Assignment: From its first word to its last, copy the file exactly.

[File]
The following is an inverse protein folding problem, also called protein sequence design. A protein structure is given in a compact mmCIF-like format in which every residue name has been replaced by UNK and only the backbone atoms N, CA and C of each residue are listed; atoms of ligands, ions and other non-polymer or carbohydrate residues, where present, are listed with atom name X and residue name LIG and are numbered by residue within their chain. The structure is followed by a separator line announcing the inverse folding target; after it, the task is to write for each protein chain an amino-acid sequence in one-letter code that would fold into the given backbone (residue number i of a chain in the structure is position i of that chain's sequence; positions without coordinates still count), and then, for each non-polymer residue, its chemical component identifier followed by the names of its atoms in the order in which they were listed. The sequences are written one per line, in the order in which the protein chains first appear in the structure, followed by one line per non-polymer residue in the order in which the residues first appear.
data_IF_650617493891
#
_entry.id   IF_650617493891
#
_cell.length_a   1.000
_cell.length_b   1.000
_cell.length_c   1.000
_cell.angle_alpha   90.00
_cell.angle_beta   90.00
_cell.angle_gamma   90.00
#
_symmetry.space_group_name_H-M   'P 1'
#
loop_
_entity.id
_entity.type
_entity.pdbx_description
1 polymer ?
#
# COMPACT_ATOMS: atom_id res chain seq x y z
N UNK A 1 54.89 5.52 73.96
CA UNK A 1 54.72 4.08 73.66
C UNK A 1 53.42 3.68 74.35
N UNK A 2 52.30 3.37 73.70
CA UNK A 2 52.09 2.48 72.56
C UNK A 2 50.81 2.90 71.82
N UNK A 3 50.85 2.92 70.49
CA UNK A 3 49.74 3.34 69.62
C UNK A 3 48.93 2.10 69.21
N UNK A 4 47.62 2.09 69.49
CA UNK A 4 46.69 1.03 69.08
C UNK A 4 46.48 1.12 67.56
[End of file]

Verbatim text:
The following is an inverse protein folding problem, also called protein sequence design. A protein structure is given in a compact mmCIF-like format in which every residue name has been replaced by UNK and only the backbone atoms N, CA and C of each residue are listed; atoms of ligands, ions and other non-polymer or carbohydrate residues, where present, are listed with atom name X and residue name LIG and are numbered by residue within their chain. The structure is followed by a separator line announcing the inverse folding target; after it, the task is to write for each protein chain an amino-acid sequence in one-letter code that would fold into the given backbone (residue number i of a chain in the structure is position i of that chain's sequence; positions without coordinates still count), and then, for each non-polymer residue, its chemical component identifier followed by the names of its atoms in the order in which they were listed. The sequences are written one per line, in the order in which the protein chains first appear in the structure, followed by one line per non-polymer residue in the order in which the residues first appear.
data_IF_650617493891
#
_entry.id   IF_650617493891
#
_cell.length_a   1.000
_cell.length_b   1.000
_cell.length_c   1.000
_cell.angle_alpha   90.00
_cell.angle_beta   90.00
_cell.angle_gamma   90.00
#
_symmetry.space_group_name_H-M   'P 1'
#
loop_
_entity.id
_entity.type
_entity.pdbx_description
1 polymer ?
#
# COMPACT_ATOMS: atom_id res chain seq x y z
N UNK A 1 54.89 5.52 73.96
CA UNK A 1 54.72 4.08 73.66
C UNK A 1 53.42 3.68 74.35
N UNK A 2 52.30 3.37 73.70
CA UNK A 2 52.09 2.48 72.56
C UNK A 2 50.81 2.90 71.82
N UNK A 3 50.85 2.92 70.49
CA UNK A 3 49.74 3.34 69.62
C UNK A 3 48.93 2.10 69.21
N UNK A 4 47.62 2.09 69.49
CA UNK A 4 46.69 1.03 69.08
C UNK A 4 46.48 1.12 67.56